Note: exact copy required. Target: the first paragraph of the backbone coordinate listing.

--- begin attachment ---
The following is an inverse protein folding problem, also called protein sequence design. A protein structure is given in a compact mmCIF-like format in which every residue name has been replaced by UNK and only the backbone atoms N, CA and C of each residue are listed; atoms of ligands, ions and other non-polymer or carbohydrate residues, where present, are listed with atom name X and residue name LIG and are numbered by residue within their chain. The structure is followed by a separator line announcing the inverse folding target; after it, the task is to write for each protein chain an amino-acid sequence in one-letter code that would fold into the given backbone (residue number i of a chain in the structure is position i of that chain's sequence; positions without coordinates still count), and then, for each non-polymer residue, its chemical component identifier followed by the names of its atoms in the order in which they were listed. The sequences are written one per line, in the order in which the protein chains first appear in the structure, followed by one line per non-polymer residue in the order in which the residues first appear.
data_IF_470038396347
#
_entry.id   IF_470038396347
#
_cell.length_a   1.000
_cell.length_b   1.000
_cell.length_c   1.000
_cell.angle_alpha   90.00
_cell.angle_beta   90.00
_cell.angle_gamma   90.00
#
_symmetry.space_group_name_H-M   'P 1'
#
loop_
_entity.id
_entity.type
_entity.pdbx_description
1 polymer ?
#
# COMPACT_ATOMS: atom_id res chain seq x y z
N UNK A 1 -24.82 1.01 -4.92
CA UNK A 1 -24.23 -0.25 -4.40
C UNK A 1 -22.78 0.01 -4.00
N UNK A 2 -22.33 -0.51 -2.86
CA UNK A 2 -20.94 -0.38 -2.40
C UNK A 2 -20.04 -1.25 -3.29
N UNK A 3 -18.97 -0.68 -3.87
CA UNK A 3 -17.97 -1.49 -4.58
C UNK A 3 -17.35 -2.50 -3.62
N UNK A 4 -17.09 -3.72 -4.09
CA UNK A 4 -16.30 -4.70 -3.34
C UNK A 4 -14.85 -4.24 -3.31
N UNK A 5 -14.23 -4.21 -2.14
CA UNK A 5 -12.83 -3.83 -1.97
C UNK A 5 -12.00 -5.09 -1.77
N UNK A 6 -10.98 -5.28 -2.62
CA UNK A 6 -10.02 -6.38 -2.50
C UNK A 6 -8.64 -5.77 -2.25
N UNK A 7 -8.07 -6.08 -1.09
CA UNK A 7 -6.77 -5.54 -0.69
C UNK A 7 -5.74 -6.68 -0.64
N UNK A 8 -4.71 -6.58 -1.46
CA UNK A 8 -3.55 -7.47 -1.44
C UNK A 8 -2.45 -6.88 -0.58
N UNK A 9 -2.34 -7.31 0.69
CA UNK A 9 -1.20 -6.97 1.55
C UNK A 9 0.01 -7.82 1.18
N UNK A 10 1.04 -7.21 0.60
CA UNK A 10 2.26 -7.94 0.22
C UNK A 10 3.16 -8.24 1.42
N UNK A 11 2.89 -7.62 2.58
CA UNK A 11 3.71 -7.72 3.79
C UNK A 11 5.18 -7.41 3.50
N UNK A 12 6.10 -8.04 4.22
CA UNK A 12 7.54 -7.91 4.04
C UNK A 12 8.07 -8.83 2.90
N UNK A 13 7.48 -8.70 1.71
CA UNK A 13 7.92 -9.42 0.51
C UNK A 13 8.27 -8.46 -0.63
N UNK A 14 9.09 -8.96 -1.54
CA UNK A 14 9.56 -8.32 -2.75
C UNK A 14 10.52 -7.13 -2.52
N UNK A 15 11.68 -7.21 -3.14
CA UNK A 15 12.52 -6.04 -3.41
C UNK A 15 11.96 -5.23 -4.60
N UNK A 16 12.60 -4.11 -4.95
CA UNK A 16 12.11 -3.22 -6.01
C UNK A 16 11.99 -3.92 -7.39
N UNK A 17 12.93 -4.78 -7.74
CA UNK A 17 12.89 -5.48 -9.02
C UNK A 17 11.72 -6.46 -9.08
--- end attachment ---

The following is an inverse protein folding problem, also called protein sequence design. A protein structure is given in a compact mmCIF-like format in which every residue name has been replaced by UNK and only the backbone atoms N, CA and C of each residue are listed; atoms of ligands, ions and other non-polymer or carbohydrate residues, where present, are listed with atom name X and residue name LIG and are numbered by residue within their chain. The structure is followed by a separator line announcing the inverse folding target; after it, the task is to write for each protein chain an amino-acid sequence in one-letter code that would fold into the given backbone (residue number i of a chain in the structure is position i of that chain's sequence; positions without coordinates still count), and then, for each non-polymer residue, its chemical component identifier followed by the names of its atoms in the order in which they were listed. The sequences are written one per line, in the order in which the protein chains first appear in the structure, followed by one line per non-polymer residue in the order in which the residues first appear.